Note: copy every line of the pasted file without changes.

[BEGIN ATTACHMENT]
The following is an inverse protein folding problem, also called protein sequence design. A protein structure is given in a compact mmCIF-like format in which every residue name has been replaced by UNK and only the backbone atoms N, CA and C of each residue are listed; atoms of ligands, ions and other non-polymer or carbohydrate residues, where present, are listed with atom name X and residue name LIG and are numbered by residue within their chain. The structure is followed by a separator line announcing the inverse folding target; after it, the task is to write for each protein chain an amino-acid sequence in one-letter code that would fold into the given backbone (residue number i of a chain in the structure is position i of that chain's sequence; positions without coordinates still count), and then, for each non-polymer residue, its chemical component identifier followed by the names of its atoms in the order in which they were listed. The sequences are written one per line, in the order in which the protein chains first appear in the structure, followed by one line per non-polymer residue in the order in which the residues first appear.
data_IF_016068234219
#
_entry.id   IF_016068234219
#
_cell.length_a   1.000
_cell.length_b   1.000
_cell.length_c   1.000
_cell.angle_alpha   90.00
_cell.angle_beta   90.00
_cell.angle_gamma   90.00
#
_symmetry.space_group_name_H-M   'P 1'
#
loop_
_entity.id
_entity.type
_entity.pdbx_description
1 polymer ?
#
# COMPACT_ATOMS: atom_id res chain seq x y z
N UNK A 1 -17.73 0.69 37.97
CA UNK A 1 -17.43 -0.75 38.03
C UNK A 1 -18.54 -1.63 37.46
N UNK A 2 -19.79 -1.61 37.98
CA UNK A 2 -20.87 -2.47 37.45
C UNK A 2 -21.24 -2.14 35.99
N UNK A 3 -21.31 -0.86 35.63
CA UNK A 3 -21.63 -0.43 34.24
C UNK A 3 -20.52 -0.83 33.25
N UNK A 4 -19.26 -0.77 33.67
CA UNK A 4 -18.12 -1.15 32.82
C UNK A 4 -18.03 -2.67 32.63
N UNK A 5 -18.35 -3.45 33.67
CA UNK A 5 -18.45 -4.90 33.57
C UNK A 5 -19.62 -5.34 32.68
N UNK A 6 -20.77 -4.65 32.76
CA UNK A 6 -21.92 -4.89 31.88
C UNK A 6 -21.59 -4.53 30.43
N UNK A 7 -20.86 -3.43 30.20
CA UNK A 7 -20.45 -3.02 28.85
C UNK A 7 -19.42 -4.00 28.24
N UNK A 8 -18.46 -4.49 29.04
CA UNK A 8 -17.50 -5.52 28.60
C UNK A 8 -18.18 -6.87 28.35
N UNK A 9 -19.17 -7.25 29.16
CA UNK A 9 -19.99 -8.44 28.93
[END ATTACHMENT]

The following is an inverse protein folding problem, also called protein sequence design. A protein structure is given in a compact mmCIF-like format in which every residue name has been replaced by UNK and only the backbone atoms N, CA and C of each residue are listed; atoms of ligands, ions and other non-polymer or carbohydrate residues, where present, are listed with atom name X and residue name LIG and are numbered by residue within their chain. The structure is followed by a separator line announcing the inverse folding target; after it, the task is to write for each protein chain an amino-acid sequence in one-letter code that would fold into the given backbone (residue number i of a chain in the structure is position i of that chain's sequence; positions without coordinates still count), and then, for each non-polymer residue, its chemical component identifier followed by the names of its atoms in the order in which they were listed. The sequences are written one per line, in the order in which the protein chains first appear in the structure, followed by one line per non-polymer residue in the order in which the residues first appear.
data_IF_016068234219
#
_entry.id   IF_016068234219
#
_cell.length_a   1.000
_cell.length_b   1.000
_cell.length_c   1.000
_cell.angle_alpha   90.00
_cell.angle_beta   90.00
_cell.angle_gamma   90.00
#
_symmetry.space_group_name_H-M   'P 1'
#
loop_
_entity.id
_entity.type
_entity.pdbx_description
1 polymer ?
#
# COMPACT_ATOMS: atom_id res chain seq x y z
N UNK A 1 -17.73 0.69 37.97
CA UNK A 1 -17.43 -0.75 38.03
C UNK A 1 -18.54 -1.63 37.46
N UNK A 2 -19.79 -1.61 37.98
CA UNK A 2 -20.87 -2.47 37.45
C UNK A 2 -21.24 -2.14 35.99
N UNK A 3 -21.31 -0.86 35.63
CA UNK A 3 -21.63 -0.43 34.24
C UNK A 3 -20.52 -0.83 33.25
N UNK A 4 -19.26 -0.77 33.67
CA UNK A 4 -18.12 -1.15 32.82
C UNK A 4 -18.03 -2.67 32.63
N UNK A 5 -18.35 -3.45 33.67
CA UNK A 5 -18.45 -4.90 33.57
C UNK A 5 -19.62 -5.34 32.68
N UNK A 6 -20.77 -4.65 32.76
CA UNK A 6 -21.92 -4.89 31.88
C UNK A 6 -21.59 -4.53 30.43
N UNK A 7 -20.86 -3.43 30.20
CA UNK A 7 -20.45 -3.02 28.85
C UNK A 7 -19.42 -4.00 28.24
N UNK A 8 -18.46 -4.49 29.04
CA UNK A 8 -17.50 -5.52 28.60
C UNK A 8 -18.18 -6.87 28.35
N UNK A 9 -19.17 -7.25 29.16
CA UNK A 9 -19.99 -8.44 28.93